Archival printed and mounted on aluminum with custom wooden cleat for hanging.

For information about availability and pricing please

My Conversations with the Rabbis: A Study in Pluralism ~ Shelley Gazin, [Edited 2022]

My conversations with the Rabbis began one winter morning. Only Hashem knows why I felt the calling to attend a Shabbat service in the middle of January 1998…a calling disguised as an invite by a friend who suggested that a session on Kabbalah, Finley-style, might be worth a listen. So, there I found myself, amused and confused, in the middle of a West Los Angeles church that posed as a synagogue, moved to tears by the cantor”s passion, the rabbi's compelling discourse, and the congregations’s eager desire.  Desire for what exactly, I wasn’t sure. 

I figured I must be missing (out on) something and decided I’d stay awhile. And then, I spied Will Kramer, the rabbi with the wispy beard and bushy, arched eyebrows, wearing his trademark black beret and tennis shoes, and suddenly, I got it. It was time t talk to a rabbi…

Such a consultation would have been unimaginable to me at any moment prior. The clergy of my youth were rabbis I saw once a year with nothing more to offer me than admonishments not to marry outside the faith.  But now my mind flooded with questions:  What is the draw for all these people? Who is that man at the pulpit with the red ponytail who can inspire all of these people to spend a Saturday morning in shul rather than getting early parking at Neiman’s? Where had I been?

A light flashed in my head, so I brought my soul to the rabbis. The mission was clear, and the questions: Just what is a rabbi?  Who is this purveyor of a 4,000 year-old bank of wisdom? What could they teach me?

I enlisted an advisory council of sorts as I embarked on my self-assigned study. And the rabbis, each in turn, shared a little of their souls with me ~ because they understood my quest, and had determined that their job would be better served if imbued with compassion, instead of conducting Torah study alone.

Excerpt from Looking for a Rabbi: Portraits & Commentary by Shelley Gazin 

First publication, Skirball Cultural Center, Exhibition Installation, 2001.

Copyright © 2024  Shelley Gazin. All Rights Reserved.

Looking for a Rabbi ~ Exhibit Catalogue


Copyright © 2024  Shelley Gazin. All Rights Reserved.

Looking for a Rabbi
Photographs by Shelley Gazin

Written by Barbara Gilbert, Senior Curator Emeritus, Skirball Museum and Cultural Center

The Skirball Cultural Center is pleased to present Looking for a Rabbi, a study in contemporary rabbinic portraiture that was conceived by  Los Angeles photographer, Shelley Gazin, as a means of advancing her own spiritual and intellectual growth. Gazin shows the diversity of today’s rabbis: the breadth of the calling, the various traditional and experimental movements to which contemporary rabbis belong, and the greater role played by women as non-Orthodox Jewish religious and spiritual leaders.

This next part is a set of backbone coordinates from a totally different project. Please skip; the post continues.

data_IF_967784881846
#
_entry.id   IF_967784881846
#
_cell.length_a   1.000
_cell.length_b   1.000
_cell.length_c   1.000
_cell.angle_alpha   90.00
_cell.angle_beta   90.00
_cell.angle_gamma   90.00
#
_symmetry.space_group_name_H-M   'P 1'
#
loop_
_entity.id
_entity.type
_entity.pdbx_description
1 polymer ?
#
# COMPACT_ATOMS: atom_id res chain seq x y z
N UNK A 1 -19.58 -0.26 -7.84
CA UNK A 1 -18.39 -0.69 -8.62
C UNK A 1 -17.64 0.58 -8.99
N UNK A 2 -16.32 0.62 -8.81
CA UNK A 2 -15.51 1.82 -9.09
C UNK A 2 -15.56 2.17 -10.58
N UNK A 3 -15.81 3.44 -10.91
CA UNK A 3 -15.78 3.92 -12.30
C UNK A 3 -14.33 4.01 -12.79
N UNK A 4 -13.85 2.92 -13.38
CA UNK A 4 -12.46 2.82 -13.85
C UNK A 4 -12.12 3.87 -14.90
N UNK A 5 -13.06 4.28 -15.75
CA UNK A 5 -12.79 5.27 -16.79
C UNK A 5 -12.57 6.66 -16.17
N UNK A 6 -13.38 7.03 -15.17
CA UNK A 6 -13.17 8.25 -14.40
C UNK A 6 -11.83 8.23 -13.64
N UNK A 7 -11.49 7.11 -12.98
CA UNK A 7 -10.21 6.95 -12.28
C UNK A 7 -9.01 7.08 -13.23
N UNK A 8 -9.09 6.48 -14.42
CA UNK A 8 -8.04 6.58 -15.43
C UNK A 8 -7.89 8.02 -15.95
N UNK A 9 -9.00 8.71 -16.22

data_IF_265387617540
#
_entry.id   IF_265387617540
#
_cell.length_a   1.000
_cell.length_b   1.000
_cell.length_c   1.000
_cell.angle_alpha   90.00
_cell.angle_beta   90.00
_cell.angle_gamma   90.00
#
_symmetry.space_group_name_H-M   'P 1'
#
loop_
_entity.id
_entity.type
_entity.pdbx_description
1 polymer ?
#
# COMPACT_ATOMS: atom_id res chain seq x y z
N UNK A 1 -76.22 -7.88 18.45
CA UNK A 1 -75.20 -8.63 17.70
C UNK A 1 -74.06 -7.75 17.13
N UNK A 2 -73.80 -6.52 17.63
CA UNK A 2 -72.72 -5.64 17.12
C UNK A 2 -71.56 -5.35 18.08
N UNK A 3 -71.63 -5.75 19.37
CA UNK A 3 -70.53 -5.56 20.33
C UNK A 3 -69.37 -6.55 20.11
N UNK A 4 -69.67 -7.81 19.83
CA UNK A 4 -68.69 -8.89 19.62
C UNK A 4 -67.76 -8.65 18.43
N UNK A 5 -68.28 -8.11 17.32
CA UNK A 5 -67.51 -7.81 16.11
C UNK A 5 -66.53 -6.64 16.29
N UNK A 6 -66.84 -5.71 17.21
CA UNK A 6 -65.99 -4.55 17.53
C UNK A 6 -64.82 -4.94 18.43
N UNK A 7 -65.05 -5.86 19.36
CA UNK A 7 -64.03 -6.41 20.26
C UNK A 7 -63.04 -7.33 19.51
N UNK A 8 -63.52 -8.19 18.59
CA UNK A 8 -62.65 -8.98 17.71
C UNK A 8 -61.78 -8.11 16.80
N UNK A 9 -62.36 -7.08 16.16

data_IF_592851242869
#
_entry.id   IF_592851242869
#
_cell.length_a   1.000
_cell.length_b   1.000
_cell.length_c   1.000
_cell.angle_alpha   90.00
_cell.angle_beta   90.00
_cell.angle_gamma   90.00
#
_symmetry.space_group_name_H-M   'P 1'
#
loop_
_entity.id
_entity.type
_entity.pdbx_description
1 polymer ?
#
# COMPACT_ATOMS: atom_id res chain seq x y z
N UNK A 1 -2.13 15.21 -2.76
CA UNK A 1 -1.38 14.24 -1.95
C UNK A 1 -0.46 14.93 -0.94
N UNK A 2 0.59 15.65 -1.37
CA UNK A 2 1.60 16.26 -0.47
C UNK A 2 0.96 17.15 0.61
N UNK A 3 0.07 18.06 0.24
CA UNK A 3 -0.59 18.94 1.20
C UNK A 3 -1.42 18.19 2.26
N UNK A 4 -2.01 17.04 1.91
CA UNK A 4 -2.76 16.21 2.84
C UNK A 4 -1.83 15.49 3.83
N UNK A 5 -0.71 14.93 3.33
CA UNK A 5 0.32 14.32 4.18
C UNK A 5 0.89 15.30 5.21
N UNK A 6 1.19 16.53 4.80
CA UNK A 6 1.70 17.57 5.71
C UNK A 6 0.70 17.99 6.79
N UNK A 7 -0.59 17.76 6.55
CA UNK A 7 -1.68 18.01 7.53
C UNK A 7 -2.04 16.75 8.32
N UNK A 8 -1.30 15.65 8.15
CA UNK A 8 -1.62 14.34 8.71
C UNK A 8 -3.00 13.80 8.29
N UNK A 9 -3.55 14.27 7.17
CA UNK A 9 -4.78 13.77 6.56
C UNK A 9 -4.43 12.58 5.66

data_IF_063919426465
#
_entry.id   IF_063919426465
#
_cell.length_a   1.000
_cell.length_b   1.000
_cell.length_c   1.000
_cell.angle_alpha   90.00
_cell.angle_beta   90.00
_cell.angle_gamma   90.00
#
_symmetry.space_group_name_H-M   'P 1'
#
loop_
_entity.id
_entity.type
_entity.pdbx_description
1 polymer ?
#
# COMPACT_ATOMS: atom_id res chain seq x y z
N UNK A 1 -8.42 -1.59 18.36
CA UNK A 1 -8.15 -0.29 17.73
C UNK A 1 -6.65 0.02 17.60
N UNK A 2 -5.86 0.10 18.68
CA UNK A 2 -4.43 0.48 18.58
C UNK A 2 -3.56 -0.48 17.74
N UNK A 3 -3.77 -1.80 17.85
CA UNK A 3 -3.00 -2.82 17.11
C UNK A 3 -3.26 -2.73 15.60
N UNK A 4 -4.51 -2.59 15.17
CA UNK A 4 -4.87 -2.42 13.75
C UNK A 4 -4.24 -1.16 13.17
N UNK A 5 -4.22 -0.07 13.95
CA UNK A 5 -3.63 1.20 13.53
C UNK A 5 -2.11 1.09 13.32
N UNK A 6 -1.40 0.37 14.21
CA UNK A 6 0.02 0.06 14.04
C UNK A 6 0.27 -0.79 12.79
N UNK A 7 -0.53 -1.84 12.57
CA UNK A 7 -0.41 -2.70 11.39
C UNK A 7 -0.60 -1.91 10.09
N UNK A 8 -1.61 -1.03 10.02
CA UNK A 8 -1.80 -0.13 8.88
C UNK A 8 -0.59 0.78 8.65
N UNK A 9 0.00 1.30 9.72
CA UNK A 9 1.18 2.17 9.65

Since beginning the project in 1998, Gazin has photographed twenty-seven rabbis. The result is a private journey shared. Through personal interviews and attendance at synagogue services and Torah study sessions led by the rabbis, Gazin set the stage for a process of learning and interaction that continued with the photo sessions, each set in a different environment. Gazin has placed the rabbis in their studies, in their places of worship, in the privacy of their homes, or in the great outdoors.  She goes behind-the-scenes to reveal the special talents and interests of these dedicated men and women, giving a personal, intimate view of her subjects while simultaneously revealing beliefs and attitudes that they share.

In executing this project, Gazin delved both into precedents in art history and recent technical innovations in photographic production and printing. At first uncertain about the appropriateness of photographing rabbis, she learned about the common practice beginning in the eighteenth century of engraved portraits of rabbis that were printed and distributed in great numbers in order to spread the teachings of the particular rabbi.  She also explored historical painting formats that originated in the Middle Ages such as the diptych, two-paneled paintings hinged together, or the predella, a small strip of paintings which form the lower edge of a large altarpiece.  It is her merging of these historical traditions with up-to-the-minute technology from digital prints to special toning of silver-gelatin prints that makes her photographs at once timeless and contemporary.

Copyright © 2001. Skirball Museum and Cultural Center. All Rights Reserved.

Reprinted Copyright © 2024 All Rights Reserved.